What does the bible say about: libations, or the consumption of alcohol. Noah was accused of being a drunk. Jesus turned water into wine, and wine flowed freely at the Last Supper. But why do Christians refuse to drink alcohol/wine?”
In dealing with this question it should be stated first that within the larger Christian community there are varying opinions and positions on the consumption of alcohol. It’s hard to determine whether this is due more to cultural influences or to genuine biblical convictions. As a pastor, I would like to believe that all followers of Jesus carefully and prayerfully approach such subjects, and allow the Holy Spirit to lead them to what is right. However, as a pastor, I’ve had to deal with enough carnage in people’s lives to know that many times men and women make decisions with little or no thought to what God wants or what His word teaches.
The one position that does seem to be universally agreed upon in the Christian community is that we shouldn’t get “drunk.” Whenever someone makes that statement they almost immediately follow it up with a partial quote of Ephesians 5:18, “And do not get drunk with wine.” Never mind that in the context of Ephesians 5 the author, the Apostle Paul, isn’t even dealing with alcohol, but is instead building a case for a complete surrender to the Spirit of God.
But that does raise a point that followers of Jesus need to consider in their decision of whether to consume alcohol or not, and that is this, what is the definition of drunk? In other words is “drunk” falling down, passing out, hugging your commode? Please excuse my crudeness, but is that drunk? Most of us would say, “Sure, that’s drunk. But which drink got them to that point, the third, or maybe the eighth? It’s probably hard to know for sure. And do you have to get to that point to be “drunk?”
All 50 states agree that .08 BAC (Blood Alcohol Concentration) makes you too impaired to operate a motor vehicle, but is that what drunk is? And by the way, would you feel comfortable if you or a loved one were riding with someone that would blow a .07 BAC?
What about your thought processes being only slightly clouded or your reflexes only slightly slowed, is that “under the influence?” I’ve known plenty of people who probably wouldn’t have considered themselves “drunk,” but they made a decision under the influence of alcohol that they regretted in the morning.
My point is that “drunk” is very hard to define, and if we all agree that as followers of Jesus we shouldn’t get “drunk,” then we would do well to give serious consideration as to what that means.
Now, in dealing with the specific question above that was asked by someone regarding the consumption of alcohol I should point out a couple of things. To begin with, the person that submitted the question states that, “Noah was accused of being a drunk.” The implication of that statement seems to be that Noah was a godly man, but he would drink, so it must not be okay.
First, Noah wasn’t “accused of being a drunk.” Genesis 9:20-21 states that he planted a vineyard, drank of the wine and became drunk. There is no indication that this was an ongoing practice for Noah. The event in question took place after the flood, sometime after they came out of the ark. In reading the account of what happened, you get the impression that what happened was unusual.
Second, the Bible doesn’t hide the imperfections of its heroes. All men and women are sinners. The fact that God didn’t “zap” Noah on the spot for getting drunk doesn’t mean that God was pleased with Noah’s actions.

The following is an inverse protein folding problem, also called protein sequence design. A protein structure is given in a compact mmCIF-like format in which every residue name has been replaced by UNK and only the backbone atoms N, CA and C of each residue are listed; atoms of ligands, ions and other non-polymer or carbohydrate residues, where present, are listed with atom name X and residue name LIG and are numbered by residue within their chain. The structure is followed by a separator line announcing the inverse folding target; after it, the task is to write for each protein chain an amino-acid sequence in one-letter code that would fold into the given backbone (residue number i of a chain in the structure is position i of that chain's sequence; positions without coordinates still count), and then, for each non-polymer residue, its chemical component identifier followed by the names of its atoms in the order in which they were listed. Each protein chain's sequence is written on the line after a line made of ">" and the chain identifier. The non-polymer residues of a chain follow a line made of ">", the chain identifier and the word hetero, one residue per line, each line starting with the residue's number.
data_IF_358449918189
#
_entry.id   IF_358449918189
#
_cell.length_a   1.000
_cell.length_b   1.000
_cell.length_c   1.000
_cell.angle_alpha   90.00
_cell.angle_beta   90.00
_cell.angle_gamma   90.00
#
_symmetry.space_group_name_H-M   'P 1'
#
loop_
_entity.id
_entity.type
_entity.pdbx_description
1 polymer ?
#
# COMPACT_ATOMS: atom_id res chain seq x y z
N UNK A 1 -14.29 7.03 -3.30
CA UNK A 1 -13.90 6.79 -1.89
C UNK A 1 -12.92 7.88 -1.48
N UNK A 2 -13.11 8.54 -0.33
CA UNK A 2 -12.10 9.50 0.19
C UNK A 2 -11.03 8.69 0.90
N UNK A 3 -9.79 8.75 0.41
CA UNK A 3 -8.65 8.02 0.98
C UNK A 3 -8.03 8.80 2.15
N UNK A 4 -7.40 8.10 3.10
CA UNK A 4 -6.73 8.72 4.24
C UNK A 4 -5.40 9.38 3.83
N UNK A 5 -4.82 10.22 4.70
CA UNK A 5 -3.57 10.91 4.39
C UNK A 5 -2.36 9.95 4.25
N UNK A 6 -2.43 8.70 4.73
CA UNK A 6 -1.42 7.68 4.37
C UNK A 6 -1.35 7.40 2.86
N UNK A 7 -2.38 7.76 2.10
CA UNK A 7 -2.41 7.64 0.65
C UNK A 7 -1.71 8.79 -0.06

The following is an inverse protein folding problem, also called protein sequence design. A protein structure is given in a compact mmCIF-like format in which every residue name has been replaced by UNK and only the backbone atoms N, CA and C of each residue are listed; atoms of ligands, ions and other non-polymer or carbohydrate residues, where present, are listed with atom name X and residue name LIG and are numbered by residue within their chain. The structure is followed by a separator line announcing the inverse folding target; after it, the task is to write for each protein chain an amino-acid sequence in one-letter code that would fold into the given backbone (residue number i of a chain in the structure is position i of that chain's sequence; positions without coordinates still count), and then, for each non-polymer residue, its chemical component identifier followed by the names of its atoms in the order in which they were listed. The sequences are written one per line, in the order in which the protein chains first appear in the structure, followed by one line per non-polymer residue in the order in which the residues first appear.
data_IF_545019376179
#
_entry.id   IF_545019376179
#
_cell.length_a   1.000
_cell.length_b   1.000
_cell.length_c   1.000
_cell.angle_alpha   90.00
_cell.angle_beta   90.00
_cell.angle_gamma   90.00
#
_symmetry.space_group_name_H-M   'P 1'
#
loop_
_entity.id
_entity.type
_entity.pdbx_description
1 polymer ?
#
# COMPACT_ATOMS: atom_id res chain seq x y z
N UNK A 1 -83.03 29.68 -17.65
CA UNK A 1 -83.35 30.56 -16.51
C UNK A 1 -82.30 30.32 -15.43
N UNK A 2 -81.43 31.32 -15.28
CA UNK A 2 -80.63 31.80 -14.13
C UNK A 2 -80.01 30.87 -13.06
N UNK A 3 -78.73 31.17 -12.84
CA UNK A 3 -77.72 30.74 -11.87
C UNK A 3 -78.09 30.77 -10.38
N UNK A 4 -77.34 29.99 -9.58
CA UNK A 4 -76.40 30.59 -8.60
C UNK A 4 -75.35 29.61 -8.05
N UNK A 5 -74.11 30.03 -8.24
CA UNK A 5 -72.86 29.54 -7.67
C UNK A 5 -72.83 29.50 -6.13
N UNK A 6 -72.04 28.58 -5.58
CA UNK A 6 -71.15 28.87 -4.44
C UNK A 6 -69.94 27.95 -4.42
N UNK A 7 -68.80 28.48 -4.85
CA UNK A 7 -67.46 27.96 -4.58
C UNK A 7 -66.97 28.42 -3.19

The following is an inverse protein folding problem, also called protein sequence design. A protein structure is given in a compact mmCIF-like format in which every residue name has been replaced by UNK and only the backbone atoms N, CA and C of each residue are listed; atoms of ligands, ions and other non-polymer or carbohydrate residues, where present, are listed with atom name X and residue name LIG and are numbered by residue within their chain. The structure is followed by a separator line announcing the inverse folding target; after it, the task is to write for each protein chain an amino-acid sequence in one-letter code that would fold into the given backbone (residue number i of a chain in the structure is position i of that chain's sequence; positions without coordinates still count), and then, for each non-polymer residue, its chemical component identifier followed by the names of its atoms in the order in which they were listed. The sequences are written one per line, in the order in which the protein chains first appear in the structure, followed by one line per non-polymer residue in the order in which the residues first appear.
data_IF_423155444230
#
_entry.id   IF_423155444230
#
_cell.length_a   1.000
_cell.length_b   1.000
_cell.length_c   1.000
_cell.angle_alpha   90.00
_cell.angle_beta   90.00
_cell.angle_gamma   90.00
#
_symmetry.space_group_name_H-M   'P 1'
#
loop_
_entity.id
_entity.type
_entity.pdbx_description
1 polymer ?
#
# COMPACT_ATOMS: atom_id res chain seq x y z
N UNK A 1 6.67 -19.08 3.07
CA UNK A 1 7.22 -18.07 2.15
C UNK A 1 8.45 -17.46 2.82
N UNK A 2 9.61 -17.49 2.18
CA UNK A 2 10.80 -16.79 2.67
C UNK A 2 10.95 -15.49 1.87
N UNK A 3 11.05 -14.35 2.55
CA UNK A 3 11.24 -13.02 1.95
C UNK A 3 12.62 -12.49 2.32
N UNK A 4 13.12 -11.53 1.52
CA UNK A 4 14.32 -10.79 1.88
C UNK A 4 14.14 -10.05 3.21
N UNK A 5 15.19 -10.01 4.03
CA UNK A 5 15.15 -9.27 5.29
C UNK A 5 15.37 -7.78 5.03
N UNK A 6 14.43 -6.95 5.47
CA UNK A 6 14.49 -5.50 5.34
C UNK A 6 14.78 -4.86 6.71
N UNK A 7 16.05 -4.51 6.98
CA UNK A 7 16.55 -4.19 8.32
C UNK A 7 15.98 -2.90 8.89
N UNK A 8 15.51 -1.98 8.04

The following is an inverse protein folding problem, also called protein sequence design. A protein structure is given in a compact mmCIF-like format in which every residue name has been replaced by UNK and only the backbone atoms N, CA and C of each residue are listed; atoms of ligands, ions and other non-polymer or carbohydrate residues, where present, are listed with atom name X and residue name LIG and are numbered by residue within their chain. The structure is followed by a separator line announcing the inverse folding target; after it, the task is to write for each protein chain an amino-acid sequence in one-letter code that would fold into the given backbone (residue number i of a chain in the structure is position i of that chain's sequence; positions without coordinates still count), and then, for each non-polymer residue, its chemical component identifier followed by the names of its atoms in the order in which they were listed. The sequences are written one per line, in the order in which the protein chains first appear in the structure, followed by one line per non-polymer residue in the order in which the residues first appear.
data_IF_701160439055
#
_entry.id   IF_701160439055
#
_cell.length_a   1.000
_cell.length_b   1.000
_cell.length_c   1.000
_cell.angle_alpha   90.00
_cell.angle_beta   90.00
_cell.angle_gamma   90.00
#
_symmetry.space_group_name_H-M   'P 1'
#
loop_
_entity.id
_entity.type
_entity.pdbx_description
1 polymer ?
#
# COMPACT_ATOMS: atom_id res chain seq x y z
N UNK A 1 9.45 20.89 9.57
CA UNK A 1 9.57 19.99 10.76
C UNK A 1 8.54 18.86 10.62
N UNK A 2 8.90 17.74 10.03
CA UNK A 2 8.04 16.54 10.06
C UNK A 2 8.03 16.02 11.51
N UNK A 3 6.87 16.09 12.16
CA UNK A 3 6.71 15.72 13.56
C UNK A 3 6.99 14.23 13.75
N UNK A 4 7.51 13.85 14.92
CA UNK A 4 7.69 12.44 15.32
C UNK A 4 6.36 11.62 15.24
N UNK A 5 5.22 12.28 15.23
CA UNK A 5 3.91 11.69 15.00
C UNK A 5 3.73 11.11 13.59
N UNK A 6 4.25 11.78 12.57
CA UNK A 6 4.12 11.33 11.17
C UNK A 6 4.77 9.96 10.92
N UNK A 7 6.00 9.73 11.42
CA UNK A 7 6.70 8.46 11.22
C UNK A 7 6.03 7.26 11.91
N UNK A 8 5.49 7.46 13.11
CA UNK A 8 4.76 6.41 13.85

The person who submitted the question also states that, “Jesus turned water into wine, and wine flowed freely at the Last Supper.” Again, the implication of those statements is that this is proof that consuming alcohol is okay.
It is true that at the wedding in Cana Jesus turned water into wine, (John 2) and wine was served at the Last Supper, (Matthew 26, Mark 14, Luke 23) but what needs to be kept in mind however is that in the Bible the word “wine” doesn’t always mean that it was alcoholic. The Old Testament uses three different Hebrew words and the New Testament uses two different Greek words that are all translated with the word “wine,” but some of them refer to alcoholic wine, some to non-alcoholic wine, and some to fresh grape juice. (Isaiah 65:8 even refers to wine while the grapes are still on the vine!)
In our culture today the word “wine” automatically means alcoholic wine, but that hasn’t always been the case. And so when we read about wine in the Bible we can’t just assume it’s talking about alcoholic wine. Certainly at times it is, but only the context can tell you for sure, and even then, at times it can be hard to know with absolute certainty if it was alcoholic.
The point is, if we’re going to try to use the Bible as justification for consuming alcohol we need to be sure that we know the context of the passage before we use it to support our position. And I’ll add this, as far as I can tell anywhere in the Bible where wine is mentioned, and the context clearly and obviously reveals that it is referring to alcohol, it does so in a negative or derisive way. That may not “prove” that drinking alcohol is wrong, but it is certainly worth noting, and should give all of us reason to pause before invoking the Bible as justification for consuming alcohol.
Finally, in dealing with the heart of the question submitted, “Why do Christians refuse to drink alcohol/wine?” As stated above, many Christians do consume alcohol, but perhaps at least part of the reason many followers of Jesus have chosen to abstain is because in light of the amount of pain, suffering, violence, death, and loss that has been experienced in this world due to the use of alcohol, many followers of Jesus have decided that, even if they don’t think the Bible clearly condemns it’s use, it’s just better to steer clear. Besides, for me, Coke Zero tastes better anyways.